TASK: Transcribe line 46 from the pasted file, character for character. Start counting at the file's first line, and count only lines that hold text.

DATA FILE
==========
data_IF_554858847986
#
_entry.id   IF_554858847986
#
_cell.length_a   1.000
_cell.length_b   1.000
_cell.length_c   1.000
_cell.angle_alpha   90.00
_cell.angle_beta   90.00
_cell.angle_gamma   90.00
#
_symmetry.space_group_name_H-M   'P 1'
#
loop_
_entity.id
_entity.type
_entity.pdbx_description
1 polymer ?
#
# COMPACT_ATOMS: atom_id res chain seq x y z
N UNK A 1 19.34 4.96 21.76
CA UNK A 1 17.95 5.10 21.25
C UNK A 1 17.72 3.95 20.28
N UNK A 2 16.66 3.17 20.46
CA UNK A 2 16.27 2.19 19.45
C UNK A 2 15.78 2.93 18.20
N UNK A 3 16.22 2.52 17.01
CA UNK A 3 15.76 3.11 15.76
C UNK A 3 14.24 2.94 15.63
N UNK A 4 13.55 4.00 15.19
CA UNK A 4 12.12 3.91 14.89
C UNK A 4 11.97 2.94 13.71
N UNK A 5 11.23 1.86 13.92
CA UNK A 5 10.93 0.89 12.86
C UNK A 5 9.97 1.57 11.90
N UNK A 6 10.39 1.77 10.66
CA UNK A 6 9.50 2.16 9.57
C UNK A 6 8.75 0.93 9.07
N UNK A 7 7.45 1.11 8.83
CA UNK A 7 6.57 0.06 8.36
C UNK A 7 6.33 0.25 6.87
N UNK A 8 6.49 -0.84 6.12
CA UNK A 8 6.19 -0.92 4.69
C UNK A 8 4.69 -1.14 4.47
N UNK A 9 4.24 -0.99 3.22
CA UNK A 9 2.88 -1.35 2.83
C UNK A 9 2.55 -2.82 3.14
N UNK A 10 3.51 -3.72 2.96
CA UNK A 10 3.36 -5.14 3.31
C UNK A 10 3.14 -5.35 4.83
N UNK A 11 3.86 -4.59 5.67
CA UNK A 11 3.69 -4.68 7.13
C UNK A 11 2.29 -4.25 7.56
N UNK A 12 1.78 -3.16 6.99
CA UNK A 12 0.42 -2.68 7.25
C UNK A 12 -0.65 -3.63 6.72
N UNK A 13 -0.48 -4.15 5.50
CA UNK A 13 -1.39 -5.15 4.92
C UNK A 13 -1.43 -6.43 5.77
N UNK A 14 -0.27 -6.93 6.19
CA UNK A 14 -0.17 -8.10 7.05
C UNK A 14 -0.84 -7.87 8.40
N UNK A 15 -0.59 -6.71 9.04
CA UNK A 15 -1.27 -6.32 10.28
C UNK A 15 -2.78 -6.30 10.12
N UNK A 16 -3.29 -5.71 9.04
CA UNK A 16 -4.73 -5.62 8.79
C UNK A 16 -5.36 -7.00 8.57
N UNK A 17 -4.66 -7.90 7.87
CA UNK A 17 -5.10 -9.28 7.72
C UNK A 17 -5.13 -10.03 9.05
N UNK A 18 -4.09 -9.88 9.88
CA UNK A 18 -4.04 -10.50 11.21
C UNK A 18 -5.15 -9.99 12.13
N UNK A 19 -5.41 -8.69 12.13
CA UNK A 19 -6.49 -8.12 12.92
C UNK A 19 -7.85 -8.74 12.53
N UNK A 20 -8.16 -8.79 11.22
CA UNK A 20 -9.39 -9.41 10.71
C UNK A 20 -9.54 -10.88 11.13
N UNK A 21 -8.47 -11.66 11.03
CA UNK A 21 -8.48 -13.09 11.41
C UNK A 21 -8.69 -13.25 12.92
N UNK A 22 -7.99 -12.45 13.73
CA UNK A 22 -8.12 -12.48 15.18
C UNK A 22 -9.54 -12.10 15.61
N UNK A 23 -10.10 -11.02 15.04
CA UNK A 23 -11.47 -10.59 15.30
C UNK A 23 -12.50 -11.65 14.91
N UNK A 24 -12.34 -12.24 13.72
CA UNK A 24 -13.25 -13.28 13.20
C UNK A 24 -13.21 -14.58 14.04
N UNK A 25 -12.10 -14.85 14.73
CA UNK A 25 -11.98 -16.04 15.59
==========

CA UNK A 9 2.88 -1.35 2.83